43. Beyond antagonism : rethinking intersectionality, transnationalism, and the women's studies academic job market.Jennifer C. Nash - 2021 - In Ashwini Tambe & Millie Thayer (eds.), Transnational feminist itineraries: situating theory and activist practice. Duke University Press.
  44. Subject and Research in Global Capitalism: Some Notes on the Fundamentals of Feminist and Marxist Theories on the Frame of Intersectionality.Clara Navarro Ruiz - 2021 - In Blanca Rodríguez Lopez, Nuria Sánchez Madrid & Adriana Zaharijević (eds.), Rethinking Vulnerability and Exclusion: Historical and Critical Essays. Springer Verlag. pp. 185-204.
    The crisis of global capitalism has sparked increasing interest in theories such as Marxism, which offer an all-encompassing scope of analysis. In the following, I analyse Roswitha Scholz’s approach. Her Wertabspaltungstheorie represents a Marxist, intersectional line of thought that seems a promising, ground-breaking contribution. After showing the virtues of her theory, I will point out some of its deficiencies, which lie in an incomplete reflection on the foundations of her reasoning. I support this critical view by presenting other proposals which (...)
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  45. Book Review: Are We the 99%? The Occupy Movement, Feminism, and Intersectionality by Heather McKee Hurwitz. [REVIEW]Eileen M. Otis - 2021 - Gender and Society 35 (6):1003-1005.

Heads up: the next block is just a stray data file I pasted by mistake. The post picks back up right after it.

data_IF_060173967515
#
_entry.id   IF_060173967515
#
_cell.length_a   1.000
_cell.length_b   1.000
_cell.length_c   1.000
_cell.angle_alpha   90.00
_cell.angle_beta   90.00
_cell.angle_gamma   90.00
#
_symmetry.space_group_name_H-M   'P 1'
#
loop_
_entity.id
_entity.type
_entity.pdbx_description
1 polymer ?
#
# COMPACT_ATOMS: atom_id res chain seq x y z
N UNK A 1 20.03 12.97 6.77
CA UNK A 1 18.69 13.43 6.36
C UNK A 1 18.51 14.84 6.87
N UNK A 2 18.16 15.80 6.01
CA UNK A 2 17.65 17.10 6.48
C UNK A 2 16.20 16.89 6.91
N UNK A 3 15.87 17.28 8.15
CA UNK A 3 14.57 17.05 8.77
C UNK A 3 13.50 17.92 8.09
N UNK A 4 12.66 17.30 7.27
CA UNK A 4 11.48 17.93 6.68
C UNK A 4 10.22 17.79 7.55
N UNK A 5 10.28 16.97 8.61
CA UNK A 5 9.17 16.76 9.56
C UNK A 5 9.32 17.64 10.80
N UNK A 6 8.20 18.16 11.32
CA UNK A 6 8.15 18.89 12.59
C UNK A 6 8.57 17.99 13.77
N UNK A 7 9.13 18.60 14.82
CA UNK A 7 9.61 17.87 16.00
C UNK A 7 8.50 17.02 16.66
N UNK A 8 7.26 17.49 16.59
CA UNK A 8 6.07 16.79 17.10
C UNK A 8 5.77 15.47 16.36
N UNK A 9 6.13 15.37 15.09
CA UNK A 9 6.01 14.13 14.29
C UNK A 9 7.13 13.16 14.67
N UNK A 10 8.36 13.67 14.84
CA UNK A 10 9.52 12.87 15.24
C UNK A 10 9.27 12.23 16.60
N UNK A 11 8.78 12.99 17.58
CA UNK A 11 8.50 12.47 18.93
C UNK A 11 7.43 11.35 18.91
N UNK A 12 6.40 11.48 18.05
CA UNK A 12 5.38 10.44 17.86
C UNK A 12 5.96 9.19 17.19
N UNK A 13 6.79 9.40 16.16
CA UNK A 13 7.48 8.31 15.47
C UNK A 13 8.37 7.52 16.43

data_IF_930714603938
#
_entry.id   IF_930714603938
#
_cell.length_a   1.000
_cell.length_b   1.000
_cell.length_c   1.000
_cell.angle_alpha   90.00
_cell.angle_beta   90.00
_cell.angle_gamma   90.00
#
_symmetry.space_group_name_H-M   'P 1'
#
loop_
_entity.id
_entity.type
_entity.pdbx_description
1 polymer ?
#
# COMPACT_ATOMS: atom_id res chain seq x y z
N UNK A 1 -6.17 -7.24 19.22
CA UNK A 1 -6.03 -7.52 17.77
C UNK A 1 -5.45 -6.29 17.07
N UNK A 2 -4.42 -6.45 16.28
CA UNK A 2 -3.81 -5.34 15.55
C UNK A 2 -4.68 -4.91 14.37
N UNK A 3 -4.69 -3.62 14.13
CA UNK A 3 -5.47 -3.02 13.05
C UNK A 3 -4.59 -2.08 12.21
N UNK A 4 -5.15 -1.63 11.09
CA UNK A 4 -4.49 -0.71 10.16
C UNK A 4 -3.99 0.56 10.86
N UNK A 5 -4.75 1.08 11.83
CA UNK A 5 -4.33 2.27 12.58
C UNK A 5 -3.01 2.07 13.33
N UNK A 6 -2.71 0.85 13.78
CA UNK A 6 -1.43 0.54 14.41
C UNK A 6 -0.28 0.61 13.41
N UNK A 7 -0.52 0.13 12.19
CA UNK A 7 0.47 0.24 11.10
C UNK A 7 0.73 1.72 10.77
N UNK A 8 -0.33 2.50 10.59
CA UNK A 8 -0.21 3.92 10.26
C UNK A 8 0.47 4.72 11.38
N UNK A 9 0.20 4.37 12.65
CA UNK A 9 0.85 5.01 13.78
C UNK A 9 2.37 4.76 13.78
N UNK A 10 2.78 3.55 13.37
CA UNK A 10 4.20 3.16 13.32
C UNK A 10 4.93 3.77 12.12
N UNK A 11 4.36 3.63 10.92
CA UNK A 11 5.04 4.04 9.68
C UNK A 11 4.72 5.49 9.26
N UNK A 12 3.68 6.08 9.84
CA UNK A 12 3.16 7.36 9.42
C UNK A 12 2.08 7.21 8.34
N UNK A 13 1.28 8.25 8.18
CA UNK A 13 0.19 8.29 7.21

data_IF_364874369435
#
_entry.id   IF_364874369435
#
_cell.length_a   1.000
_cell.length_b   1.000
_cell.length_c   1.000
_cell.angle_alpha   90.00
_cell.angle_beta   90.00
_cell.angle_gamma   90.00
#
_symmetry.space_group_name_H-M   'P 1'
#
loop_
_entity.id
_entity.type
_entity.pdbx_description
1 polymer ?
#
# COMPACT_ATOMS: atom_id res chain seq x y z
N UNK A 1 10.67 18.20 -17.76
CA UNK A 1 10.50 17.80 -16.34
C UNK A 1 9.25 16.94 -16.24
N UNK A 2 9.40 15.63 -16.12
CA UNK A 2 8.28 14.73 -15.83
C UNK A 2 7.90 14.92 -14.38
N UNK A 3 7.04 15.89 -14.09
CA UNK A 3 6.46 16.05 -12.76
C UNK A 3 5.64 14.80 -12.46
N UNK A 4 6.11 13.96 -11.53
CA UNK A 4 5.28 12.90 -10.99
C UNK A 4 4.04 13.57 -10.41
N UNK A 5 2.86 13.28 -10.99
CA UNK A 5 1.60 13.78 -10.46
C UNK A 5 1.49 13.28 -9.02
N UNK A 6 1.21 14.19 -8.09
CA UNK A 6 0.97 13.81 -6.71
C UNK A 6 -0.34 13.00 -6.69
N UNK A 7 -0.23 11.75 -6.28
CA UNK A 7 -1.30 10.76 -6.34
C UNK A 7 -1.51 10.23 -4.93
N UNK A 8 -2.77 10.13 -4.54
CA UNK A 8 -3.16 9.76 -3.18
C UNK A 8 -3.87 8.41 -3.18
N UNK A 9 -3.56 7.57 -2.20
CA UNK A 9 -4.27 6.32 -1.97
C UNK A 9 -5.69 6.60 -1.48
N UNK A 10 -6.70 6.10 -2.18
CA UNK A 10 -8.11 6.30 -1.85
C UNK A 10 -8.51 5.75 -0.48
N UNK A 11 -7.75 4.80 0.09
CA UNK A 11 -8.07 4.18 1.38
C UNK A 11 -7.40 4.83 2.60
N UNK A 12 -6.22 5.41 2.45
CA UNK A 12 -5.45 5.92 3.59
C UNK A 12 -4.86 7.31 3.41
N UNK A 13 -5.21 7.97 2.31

46. The Radical Limits of Decolonising Feminism.Suzanne C. Persard - 2021 - Feminist Review 128 (1):13-27.
    From yoga to the Anthropocene to feminist theory, recent calls to ‘decolonise’ have resulted in a resurgence of the term. This article problematises the language of the decolonial within feminist theory and pedagogy, problematising its rhetoric, particularly in the context of the US. The article considers the romanticised transnational solidarities produced by decolonial rhetoric within feminist theory, asking, among other questions: What are the assumptions underpinning the decolonial project in feminist theory? How might the language of ‘decolonising’ serve to actually (...)
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  47. What it’s like to be a ___: Why it’s (often) unethical to use VR as an empathy nudging tool.Erick Jose Ramirez, Miles Elliott & Per-Erik Milam - 2021 - Ethics and Information Technology 1 (3):527-542.